For those not familiar with the difference between Sony’s approach to SLR technology vs. the traditional moving mirror, a fixed translucent mirror that doesn’t move replaces the standard SLR mirror that has to flop in and out of position in front of the sensor. That design difference is the key to the camera’s unique strengths (and its weaknesses in the minds of many purists). However, that single design difference allows the much faster and more accurate phase detection autofocus system to be working all the time, including while shooting movies, and thus gives you full time live view, much faster hi-speed shooting, and a lighter body, but also requires an electronic (non-optical) viewfinder, and with a modest ~30% loss of slight with some attendant noise penalty of roughly 1/2 F stop. Although a few purists bemoan the loss of a `true’ optical VF, and few others the 1/2 stop noise penalty, for most people looking for the best possible still photography and video, this is, at least in IMHO, a truly brilliant stroke that in one fell swoop removes some of the chronic limitations of the classic DSLR environs. If that noise penalty is a big deal, you are looking at the wrong camera (or you just have ‘noise OCD’).

    The A77 Mark II falls in the highly competitive territory of `prosumer’ or semi pro-cameras in the APS-C class, a class with features and capabilities just short of “all-out” full frame pro-cameras. These semipro APS-C cameras are still plenty big, but not quite as big and hefty as the current full frame pro cameras by Sony, Canon and Nikon, particularly when you hang typical glass on them. The full frame Nikon 810, Canon 5DIII, or even the Sony A99 (with a Canon L, Nikkor or Zeiss 24/70 mm lens in front of it) is overall a monster to tote around, for any extended period of time. I had one of these (the A99) for a brief period of time, and as much as I loved its pictures, I decided that it was just too heavy to lug around, and my neck and back voted it out, even though it was a phenomenal camera (see Tim Naff’s review of the A99 on Amazon). If you want to take a very modest step down in low light ability without giving up anything else and saving some not-inconsiderable size and weight – to say nothing of cost – this class of camera might be a best compromise solution. This camera basically hits the sweet spot for me, making very small concessions in functionality to full frame equipment, while offering many professional grade features…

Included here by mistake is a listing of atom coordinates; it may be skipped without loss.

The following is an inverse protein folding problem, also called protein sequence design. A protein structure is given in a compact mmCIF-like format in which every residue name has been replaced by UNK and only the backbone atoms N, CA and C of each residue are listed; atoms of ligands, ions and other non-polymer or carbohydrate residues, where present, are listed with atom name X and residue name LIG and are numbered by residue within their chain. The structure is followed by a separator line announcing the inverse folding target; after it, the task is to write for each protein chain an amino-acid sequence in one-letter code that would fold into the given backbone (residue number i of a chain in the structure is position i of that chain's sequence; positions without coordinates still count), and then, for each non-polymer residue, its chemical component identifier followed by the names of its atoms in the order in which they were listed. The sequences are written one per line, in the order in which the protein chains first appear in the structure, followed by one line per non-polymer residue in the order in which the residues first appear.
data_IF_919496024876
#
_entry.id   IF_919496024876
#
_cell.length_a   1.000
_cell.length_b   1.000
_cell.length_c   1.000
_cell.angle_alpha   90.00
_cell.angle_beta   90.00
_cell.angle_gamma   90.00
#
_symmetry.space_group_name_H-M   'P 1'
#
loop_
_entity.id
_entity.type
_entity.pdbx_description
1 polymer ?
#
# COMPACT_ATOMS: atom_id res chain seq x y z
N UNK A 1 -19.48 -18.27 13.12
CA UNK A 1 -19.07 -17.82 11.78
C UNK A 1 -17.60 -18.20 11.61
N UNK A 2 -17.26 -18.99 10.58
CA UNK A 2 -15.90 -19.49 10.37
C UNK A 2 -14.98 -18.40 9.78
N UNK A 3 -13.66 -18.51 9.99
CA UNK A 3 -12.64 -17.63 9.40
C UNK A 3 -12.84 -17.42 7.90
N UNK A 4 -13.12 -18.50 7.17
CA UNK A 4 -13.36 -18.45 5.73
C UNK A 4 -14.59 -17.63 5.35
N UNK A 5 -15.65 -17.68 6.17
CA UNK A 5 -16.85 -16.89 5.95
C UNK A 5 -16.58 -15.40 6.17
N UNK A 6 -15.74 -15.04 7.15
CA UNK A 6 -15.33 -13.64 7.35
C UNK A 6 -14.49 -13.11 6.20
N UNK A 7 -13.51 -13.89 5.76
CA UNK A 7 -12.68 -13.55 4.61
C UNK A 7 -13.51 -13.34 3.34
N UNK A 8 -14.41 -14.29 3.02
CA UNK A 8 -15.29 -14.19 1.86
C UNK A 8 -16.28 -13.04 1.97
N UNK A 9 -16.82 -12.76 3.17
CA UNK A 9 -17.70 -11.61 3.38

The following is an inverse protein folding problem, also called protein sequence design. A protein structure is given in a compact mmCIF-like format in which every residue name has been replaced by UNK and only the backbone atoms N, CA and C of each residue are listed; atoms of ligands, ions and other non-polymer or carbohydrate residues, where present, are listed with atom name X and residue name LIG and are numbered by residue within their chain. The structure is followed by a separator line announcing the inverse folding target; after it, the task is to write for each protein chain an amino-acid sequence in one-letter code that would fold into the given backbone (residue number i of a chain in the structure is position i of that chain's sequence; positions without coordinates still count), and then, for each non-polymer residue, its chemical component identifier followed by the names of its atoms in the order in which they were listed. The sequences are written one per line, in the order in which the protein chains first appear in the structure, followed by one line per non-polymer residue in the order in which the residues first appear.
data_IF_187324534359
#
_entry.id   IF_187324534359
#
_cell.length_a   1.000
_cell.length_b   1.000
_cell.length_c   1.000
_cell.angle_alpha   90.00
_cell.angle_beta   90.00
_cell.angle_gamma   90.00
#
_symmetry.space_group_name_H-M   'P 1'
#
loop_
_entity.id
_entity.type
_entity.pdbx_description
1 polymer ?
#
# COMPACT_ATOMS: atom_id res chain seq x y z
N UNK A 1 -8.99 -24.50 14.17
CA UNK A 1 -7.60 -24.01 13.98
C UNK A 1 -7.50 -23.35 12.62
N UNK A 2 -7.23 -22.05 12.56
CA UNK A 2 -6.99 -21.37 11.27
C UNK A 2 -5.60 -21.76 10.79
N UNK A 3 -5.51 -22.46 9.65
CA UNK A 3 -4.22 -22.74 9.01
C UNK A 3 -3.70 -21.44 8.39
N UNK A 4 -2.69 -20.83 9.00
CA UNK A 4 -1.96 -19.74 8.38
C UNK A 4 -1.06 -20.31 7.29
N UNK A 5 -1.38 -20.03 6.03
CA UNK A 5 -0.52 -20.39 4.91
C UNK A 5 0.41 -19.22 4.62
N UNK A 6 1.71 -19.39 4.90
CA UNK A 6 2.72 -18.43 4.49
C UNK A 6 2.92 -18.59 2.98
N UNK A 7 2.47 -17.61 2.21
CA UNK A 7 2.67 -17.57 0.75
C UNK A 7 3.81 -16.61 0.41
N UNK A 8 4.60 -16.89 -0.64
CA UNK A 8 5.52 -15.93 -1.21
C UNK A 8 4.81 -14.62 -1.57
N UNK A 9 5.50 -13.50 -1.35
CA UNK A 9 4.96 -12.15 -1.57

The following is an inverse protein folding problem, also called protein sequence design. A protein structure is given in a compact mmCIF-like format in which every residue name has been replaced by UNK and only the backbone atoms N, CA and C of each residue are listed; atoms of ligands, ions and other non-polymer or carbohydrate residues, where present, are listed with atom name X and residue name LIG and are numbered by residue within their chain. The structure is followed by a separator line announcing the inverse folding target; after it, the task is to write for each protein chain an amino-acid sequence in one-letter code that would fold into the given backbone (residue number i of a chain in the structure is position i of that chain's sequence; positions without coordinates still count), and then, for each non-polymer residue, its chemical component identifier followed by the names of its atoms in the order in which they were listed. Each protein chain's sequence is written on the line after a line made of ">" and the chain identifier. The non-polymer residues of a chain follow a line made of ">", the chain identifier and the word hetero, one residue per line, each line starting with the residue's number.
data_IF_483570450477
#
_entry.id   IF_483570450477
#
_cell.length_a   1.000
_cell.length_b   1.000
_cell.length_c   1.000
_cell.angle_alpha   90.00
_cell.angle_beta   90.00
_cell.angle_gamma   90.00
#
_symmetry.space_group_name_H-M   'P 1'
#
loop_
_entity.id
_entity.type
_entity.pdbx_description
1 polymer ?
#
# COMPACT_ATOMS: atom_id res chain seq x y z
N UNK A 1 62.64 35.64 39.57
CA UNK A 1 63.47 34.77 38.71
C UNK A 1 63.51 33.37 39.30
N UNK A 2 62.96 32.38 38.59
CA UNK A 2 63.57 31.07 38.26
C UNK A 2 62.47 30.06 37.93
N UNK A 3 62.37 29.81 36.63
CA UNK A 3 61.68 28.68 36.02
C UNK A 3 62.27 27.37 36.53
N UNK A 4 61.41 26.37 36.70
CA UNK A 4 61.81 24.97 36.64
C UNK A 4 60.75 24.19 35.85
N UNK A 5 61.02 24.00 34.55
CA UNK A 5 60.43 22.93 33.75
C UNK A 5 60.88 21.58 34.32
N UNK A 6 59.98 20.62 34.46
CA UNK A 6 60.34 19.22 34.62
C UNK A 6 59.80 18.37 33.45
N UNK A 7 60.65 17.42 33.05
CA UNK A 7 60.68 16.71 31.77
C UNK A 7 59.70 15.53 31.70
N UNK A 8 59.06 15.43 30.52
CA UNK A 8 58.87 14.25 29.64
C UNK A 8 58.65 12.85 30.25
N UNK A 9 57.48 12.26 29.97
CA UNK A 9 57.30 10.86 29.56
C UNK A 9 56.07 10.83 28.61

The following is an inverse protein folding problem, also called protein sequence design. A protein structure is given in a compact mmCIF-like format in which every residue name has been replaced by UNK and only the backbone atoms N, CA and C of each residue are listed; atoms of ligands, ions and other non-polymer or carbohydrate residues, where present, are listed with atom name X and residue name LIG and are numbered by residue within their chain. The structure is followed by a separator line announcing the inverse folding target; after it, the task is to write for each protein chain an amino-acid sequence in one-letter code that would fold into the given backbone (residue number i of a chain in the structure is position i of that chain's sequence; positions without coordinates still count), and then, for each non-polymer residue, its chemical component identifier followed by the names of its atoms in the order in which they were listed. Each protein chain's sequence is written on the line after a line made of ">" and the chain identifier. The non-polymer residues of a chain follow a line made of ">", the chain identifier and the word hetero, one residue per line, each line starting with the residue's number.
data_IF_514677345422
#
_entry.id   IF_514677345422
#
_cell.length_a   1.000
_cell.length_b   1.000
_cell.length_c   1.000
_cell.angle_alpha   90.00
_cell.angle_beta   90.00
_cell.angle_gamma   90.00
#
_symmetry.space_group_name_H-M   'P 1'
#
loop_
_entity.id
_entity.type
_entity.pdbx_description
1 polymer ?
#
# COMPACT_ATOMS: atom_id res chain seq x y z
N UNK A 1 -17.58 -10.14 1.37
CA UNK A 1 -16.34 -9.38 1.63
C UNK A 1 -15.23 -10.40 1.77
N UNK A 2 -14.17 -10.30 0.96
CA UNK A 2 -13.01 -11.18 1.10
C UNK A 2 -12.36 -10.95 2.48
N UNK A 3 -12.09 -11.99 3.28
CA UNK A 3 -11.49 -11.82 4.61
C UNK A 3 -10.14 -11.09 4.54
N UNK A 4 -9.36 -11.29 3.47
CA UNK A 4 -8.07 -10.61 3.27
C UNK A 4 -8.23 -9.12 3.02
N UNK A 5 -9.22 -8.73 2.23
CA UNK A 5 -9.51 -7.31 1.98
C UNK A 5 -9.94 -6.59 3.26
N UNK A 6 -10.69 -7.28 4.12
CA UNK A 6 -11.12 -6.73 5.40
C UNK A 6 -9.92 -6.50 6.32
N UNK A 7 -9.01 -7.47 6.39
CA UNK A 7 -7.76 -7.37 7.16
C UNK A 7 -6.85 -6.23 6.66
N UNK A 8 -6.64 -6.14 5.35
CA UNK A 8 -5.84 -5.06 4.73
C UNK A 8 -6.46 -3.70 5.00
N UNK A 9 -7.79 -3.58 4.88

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  2. Reply
    UG July 16, 2016 at 2:41 pm
    52 of 55 people found the following review helpful
    5.0 out of 5 stars
    A Truly Exceptional Camera, August 1, 2014
    UG (U.S.A.) –

    Verified Purchase(What’s this?)
    This review is from: Sony A77II Digital SLR Camera with 16-50mm F2.8 Lens (Electronics)
    I’m going to keep this review short because, if you’re seriously looking at buying an $1,800 camera, you already have a pretty good idea of what you want and are probably just reading reviews for moral support before you hit the “purchase” button! That said, I am extremely happy with the performance of my new A77ii. I have had the camera for almost a month and have shot several sessions with it including senior portraits, graduations, and a family event. The results have been exceptional and the camera is a joy to shoot with. Pros include, nearly instant (and accurate) auto-focus, seemingly endless buffer capacity, exceptional image quality, and vastly improved high ISO performance. All I can say about the EVF is WOW! It is brilliant and silky smooth! Battery life has been surprisingly good. My first battery charge lasted for 1,300 shots and I was down to about 30% capacity. I honestly have no complaints so far, simply a fantastic camera IMHO.